Lisette Reinvars (Estonia) “Ship in pieces – Wreck from Tallinn Old Harbour” 

Lisette Reinvars has been working with Lootsi shipwreck since its discovery and has recently defended her BA thesis “Constructional features of Lootsi Street Shipwreck” in University of Tartu. She is currently working as junior researcher in maritime archaeology in Estonian Maritime Museum.

Juhan Kreem (Estonia) “Of Ships and Men: Revalians in the Late 14th Century Shipping”

Juhan Kreem is a PhD. Researcher in Tallinn City Archives. Studied History in Tartu University and medieval studies in Central European University. Main research fields have been history of the Teutonic Order and urban History. Publications on maritime history are on the history of cartography, piracy and the port of Tallinn.   

Maria Pommer (Estonia) “Conservation of leather shoe from Lootsi Street shipwreck”

Maria Pommer is a third year BA student of Cultural Heritage and Conservation at Estonian Academy of Arts. Her interest is conservation of archaeological materials. She had an opportunity to help with work on Lootsi Street shipwreck and with conservation of leather materials recovered from the site. She is writing her BA thesis based on the archaeological materials from the shipwreck.

Jeppe Færch-Jensen (Denmark) “Four shipwreks from Køge”

Jeppe Færch-Jensen is an archaeologist, working in Museum Southeast Denmark, covering southern and eastern part of Zealand, Denmark.

He has special interest in digital documentation and 3D techniques.

Although educated in Danish and Scandinavian prehistory, most of his career has centered on the medieval and rennaissance archaeology in the city of Køge, hence including wreck finds in the former harbour area.

Sanna Siltanen (Finland) “The Medieval Lapuri Wreck and Construction of the Replica Sotka – over 20 Years of Sailing” 

Siltanen holds an MSc degree (from Tampere University) in materials science. She developed fascination for underwater archaeology a decade ago when she started diving. Actively engaged in volunteer and citizen science, Siltanen serves as a board member in the Finnish Maritime Archaeological Society (MAS) and the Finnish Divers Association (FDF). She recently got a recommendation from the Finnish Heritage Agency (FHA) for volunteer work on the underwater cultural heritage. Siltanen is part of different teams which create learning materials for divers (FDF) and develop the processess between divers and professionals (MAS, FHA). Passion for history re-enactment gives viewpoints to experimental achaeology which she’ll cover in her conference presentation.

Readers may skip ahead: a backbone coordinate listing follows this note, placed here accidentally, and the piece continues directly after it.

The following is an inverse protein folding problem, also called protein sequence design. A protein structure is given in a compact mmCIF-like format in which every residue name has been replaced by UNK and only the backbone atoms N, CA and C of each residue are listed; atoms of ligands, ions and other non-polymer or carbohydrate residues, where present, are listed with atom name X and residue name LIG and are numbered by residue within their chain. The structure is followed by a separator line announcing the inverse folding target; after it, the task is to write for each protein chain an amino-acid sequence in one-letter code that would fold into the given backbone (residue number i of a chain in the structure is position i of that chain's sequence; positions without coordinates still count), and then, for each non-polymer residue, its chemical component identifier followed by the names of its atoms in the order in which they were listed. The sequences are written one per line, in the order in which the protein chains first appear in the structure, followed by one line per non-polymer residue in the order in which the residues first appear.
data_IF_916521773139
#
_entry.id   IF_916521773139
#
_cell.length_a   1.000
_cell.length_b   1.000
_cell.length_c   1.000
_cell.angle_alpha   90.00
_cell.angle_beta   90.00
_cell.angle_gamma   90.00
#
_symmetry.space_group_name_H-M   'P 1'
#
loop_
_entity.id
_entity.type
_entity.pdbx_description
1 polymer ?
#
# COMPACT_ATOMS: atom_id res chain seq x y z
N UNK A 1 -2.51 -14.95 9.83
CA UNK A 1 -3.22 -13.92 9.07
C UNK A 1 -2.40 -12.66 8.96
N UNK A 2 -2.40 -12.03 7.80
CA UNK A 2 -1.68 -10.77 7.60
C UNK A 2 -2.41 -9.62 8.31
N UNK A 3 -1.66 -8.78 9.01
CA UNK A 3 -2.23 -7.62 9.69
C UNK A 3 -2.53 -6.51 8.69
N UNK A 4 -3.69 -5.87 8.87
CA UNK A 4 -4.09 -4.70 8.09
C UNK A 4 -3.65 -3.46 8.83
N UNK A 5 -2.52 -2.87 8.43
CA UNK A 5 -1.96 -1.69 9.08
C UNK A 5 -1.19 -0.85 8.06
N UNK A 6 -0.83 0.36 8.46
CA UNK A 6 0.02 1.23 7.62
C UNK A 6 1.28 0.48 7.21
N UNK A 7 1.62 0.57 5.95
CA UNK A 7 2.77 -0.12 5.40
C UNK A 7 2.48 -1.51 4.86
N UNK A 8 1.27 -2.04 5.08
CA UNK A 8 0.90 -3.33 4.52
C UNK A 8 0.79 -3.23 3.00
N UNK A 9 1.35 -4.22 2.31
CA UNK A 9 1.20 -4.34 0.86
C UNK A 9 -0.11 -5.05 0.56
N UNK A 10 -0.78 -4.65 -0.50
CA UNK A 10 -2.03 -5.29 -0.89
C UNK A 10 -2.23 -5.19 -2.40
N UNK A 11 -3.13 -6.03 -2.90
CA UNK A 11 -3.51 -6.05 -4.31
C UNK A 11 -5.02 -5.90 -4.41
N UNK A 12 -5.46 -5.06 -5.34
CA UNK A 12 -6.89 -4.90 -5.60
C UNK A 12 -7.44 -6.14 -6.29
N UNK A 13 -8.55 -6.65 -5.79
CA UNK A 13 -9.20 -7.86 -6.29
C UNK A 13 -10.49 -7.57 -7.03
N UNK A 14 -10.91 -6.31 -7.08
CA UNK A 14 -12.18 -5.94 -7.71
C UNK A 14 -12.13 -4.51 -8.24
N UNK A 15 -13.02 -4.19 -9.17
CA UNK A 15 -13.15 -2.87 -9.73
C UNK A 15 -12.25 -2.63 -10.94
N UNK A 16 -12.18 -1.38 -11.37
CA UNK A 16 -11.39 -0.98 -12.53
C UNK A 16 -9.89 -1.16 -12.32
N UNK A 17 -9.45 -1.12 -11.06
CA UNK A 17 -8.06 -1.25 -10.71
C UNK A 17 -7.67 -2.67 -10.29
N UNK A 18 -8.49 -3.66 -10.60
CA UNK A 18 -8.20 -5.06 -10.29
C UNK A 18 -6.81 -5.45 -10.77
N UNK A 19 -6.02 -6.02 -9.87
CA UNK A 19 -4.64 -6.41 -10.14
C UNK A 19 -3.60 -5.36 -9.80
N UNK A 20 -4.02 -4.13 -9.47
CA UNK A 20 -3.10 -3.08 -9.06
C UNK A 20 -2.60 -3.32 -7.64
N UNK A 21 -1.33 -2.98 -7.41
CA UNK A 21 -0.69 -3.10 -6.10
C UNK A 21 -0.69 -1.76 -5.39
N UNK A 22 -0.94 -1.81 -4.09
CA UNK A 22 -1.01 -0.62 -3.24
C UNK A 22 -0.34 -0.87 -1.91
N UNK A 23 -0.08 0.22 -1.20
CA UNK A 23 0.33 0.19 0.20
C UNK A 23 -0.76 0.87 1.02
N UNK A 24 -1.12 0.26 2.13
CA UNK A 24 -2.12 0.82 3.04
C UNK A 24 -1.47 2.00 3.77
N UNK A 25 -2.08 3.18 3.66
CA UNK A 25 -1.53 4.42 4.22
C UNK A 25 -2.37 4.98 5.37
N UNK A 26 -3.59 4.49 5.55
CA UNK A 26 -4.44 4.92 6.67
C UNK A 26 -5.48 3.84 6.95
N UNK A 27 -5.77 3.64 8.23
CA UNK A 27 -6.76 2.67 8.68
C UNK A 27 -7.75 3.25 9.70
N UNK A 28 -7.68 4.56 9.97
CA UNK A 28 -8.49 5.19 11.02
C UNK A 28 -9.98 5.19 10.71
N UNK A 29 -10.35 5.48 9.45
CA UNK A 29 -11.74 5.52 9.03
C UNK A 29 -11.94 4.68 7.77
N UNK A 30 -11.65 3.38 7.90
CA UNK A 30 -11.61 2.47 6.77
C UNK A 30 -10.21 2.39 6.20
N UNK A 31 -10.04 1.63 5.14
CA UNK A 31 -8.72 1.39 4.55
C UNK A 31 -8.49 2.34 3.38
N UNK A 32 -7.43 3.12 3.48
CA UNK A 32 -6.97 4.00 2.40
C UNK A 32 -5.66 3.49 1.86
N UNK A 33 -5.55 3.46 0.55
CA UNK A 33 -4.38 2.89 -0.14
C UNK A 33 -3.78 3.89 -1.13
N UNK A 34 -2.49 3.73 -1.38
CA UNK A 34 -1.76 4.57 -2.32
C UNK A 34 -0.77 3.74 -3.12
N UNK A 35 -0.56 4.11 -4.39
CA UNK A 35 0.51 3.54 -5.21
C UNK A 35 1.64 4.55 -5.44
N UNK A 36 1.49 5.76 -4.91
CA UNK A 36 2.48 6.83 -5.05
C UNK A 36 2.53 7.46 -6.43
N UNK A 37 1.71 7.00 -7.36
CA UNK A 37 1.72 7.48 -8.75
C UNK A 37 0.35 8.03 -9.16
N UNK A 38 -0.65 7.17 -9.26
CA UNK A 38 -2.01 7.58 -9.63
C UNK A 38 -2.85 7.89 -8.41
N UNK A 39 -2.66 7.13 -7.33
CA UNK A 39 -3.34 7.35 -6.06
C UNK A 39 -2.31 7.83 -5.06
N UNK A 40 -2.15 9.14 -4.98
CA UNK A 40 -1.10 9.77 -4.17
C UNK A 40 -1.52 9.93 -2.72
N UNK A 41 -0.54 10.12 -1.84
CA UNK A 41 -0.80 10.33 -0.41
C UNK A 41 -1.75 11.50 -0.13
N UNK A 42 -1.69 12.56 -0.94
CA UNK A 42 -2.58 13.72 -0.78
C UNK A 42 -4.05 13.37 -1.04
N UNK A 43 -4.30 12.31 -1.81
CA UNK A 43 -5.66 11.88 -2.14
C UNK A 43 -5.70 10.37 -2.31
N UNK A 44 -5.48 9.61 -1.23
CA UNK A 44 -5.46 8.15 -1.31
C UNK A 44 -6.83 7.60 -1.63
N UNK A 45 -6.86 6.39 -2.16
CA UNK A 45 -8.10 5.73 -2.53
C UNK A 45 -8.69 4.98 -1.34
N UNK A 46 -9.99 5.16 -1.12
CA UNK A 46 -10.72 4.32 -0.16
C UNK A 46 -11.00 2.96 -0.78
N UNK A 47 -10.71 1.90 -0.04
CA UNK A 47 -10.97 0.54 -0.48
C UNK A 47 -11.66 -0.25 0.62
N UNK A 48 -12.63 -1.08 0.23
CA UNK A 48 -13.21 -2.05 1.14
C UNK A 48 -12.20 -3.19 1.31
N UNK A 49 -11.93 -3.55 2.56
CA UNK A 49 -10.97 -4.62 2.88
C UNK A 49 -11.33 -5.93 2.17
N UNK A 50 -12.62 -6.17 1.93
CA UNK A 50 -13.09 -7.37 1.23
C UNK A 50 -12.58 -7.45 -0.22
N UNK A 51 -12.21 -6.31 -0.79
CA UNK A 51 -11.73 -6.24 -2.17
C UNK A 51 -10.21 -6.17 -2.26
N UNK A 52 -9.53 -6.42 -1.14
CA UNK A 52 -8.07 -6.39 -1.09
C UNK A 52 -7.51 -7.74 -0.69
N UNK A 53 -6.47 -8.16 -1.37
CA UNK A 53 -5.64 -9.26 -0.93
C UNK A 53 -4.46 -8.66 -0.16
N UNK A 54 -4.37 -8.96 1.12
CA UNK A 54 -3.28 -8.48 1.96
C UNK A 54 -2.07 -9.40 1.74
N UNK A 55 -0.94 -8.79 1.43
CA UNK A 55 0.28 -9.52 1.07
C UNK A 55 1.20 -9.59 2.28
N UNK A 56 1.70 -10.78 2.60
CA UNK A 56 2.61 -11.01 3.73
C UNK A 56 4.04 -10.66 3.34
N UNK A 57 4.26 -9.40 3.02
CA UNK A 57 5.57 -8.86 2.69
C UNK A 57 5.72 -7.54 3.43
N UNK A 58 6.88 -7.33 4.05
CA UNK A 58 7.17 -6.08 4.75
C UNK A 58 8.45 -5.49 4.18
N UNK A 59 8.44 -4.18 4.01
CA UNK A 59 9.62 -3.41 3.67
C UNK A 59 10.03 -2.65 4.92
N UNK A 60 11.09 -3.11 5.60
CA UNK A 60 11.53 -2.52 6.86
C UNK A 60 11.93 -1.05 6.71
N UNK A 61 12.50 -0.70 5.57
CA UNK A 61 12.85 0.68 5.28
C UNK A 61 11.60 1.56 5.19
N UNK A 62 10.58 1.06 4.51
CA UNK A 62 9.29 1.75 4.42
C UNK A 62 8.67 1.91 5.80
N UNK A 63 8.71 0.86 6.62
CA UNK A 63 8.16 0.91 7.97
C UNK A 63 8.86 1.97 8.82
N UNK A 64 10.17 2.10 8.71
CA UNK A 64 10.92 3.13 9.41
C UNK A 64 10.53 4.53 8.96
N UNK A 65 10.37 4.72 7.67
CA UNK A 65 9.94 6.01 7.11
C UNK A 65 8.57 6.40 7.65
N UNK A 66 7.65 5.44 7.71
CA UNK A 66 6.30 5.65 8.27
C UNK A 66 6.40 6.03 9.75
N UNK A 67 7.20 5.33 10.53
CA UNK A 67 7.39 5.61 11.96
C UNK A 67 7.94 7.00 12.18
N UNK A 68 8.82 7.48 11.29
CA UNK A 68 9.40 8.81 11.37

Yann Irissou (Finland) “Citizen science in search of ancient shipwrecks”

Yann Irissou is a researcher and a Maritime Archaeologist in the Finnish Heritage Agency under the direction of Ministry of Education and Culture. As a member of Finnish Maritime Archaeology society Yann also operates within the field of citizen science. His research specializes in Late Iron Age maritime cultural landscape of Baltic Sea currently focusing on the regions of the Åland Islands and the Archipelago Sea.

Krista Sarv (Estonia) “The medieval merchant chest from the Bay of Tallinn” 

Krista Sarv on lõpetanud Tartu ülikooli ajaloo eriala arheoloogina. Töötanud erasektoris arheoloogina ja Eesti ajaloomuuseumis koguhoidja, teadur-kuraatorina ning praegu teadusdirektorina. Tema peamiseks uurimisteemaks on keskaegsed nahkesemed kui ajaloo allikad. Krista sarv on avaldanud mitmeid artikleid, koostanud ajalooteemalisi näituseid ning lugenud Tallinna ja Tartu ülikoolides ning Eesti Kunstiakadeemias loenguid. 

Amandine Colson (Germany) “The long-term preservation of archaeological ships in museums – 3D Monitoring of the Bremen Cog” 

Dr. Amandine Colson is a conservator of archaeological objects. She first specialized in artefact from underwater cultural heritage, working for the underwater archaeology department of the French ministry of culture and for the State Authority of Schleswig-Holstein, Germany. Later on, Amandine worked for the German National Maritime Museum, where she was responsible for preventive conservation and initiated the deformation monitoring project of the Bremen Cog, which became the focus of her doctoral research. She successfully defended her doctoral thesis in November 2021 in Bamberg University. Since 2019, she is leading the conservation department of the company Denkmal3D.

Priit Lätti (Estonia) “Ship in pieces – Wreck from Tallinn Old Harbour”

Priit Lätti has studied archaeology and history at the University of Tartu and is a doctoral student at Tallinn University. His main area of research is maritime material culture in urban environment, currently he is involved mostly with the research concerning the Lootsi wreck. Priit has worked at the Maritime Museum for 10 years and has curated exhibitions and Carried out fieldworks at sea and on coastal areas.

Wouter Waldus (Netherlands) “‘Waterships’ and cog-like cargo vessels, some thoughts on the origin of Late Medieval shipbuilding in the Netherlands”

Dr. W.B. Waldus is maritime archaeologist at the State’s Service for Cultural Heritage of the Netherlands. He has more than 20 years of experience in nautical archaeology, both on land and underwater. Current projects are the coordination of the nautical archaeological fieldschool in the Zuyderzee area and a survey for maritime remains of the Dutch revolt (1568-1648).

Meie veebilehe kasutamise jätkamisega nõustute veebilehe põhifunktsioonide toimimiseks ja kasutaja eelistuste salvestamiseks vajalike küpsiste kasutamisega.